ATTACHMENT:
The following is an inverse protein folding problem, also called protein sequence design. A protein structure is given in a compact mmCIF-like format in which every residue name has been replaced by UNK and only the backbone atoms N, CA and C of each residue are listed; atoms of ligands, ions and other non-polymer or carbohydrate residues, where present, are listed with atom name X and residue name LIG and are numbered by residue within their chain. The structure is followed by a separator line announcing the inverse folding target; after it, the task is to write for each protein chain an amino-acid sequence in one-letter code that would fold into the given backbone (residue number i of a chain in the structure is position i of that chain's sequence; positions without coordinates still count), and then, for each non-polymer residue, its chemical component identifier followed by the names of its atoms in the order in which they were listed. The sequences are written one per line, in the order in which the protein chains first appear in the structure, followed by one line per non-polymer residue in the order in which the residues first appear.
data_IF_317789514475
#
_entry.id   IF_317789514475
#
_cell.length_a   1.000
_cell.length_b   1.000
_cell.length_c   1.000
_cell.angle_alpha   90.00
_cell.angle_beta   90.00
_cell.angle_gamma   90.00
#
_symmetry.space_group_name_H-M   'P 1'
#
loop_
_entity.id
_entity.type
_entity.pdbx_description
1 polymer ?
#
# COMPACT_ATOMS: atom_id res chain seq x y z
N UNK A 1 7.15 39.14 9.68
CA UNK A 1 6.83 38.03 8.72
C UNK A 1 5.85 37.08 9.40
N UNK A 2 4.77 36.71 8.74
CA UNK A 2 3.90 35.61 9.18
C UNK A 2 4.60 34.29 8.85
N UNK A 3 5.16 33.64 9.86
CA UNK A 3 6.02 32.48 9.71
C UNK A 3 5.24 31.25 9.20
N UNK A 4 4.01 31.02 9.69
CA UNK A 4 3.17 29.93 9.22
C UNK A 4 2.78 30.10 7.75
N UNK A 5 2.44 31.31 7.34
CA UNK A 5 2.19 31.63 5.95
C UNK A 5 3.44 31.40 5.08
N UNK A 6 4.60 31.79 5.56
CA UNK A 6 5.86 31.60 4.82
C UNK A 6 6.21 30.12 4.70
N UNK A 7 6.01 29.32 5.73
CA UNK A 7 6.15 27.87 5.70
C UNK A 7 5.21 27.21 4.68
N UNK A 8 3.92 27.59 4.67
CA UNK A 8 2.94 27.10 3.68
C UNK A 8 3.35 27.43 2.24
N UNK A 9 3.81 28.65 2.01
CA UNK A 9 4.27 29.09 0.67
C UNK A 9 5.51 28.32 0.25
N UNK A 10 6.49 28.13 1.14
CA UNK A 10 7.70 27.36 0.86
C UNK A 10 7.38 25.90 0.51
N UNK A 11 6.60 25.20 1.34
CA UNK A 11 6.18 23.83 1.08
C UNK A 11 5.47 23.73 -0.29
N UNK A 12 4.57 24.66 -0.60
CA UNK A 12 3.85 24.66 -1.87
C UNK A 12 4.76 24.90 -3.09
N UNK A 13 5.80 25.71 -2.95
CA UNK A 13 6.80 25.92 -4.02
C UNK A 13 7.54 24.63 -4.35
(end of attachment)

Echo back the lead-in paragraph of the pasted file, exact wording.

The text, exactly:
The following is an inverse protein folding problem, also called protein sequence design. A protein structure is given in a compact mmCIF-like format in which every residue name has been replaced by UNK and only the backbone atoms N, CA and C of each residue are listed; atoms of ligands, ions and other non-polymer or carbohydrate residues, where present, are listed with atom name X and residue name LIG and are numbered by residue within their chain. The structure is followed by a separator line announcing the inverse folding target; after it, the task is to write for each protein chain an amino-acid sequence in one-letter code that would fold into the given backbone (residue number i of a chain in the structure is position i of that chain's sequence; positions without coordinates still count), and then, for each non-polymer residue, its chemical component identifier followed by the names of its atoms in the order in which they were listed. The sequences are written one per line, in the order in which the protein chains first appear in the structure, followed by one line per non-polymer residue in the order in which the residues first appear.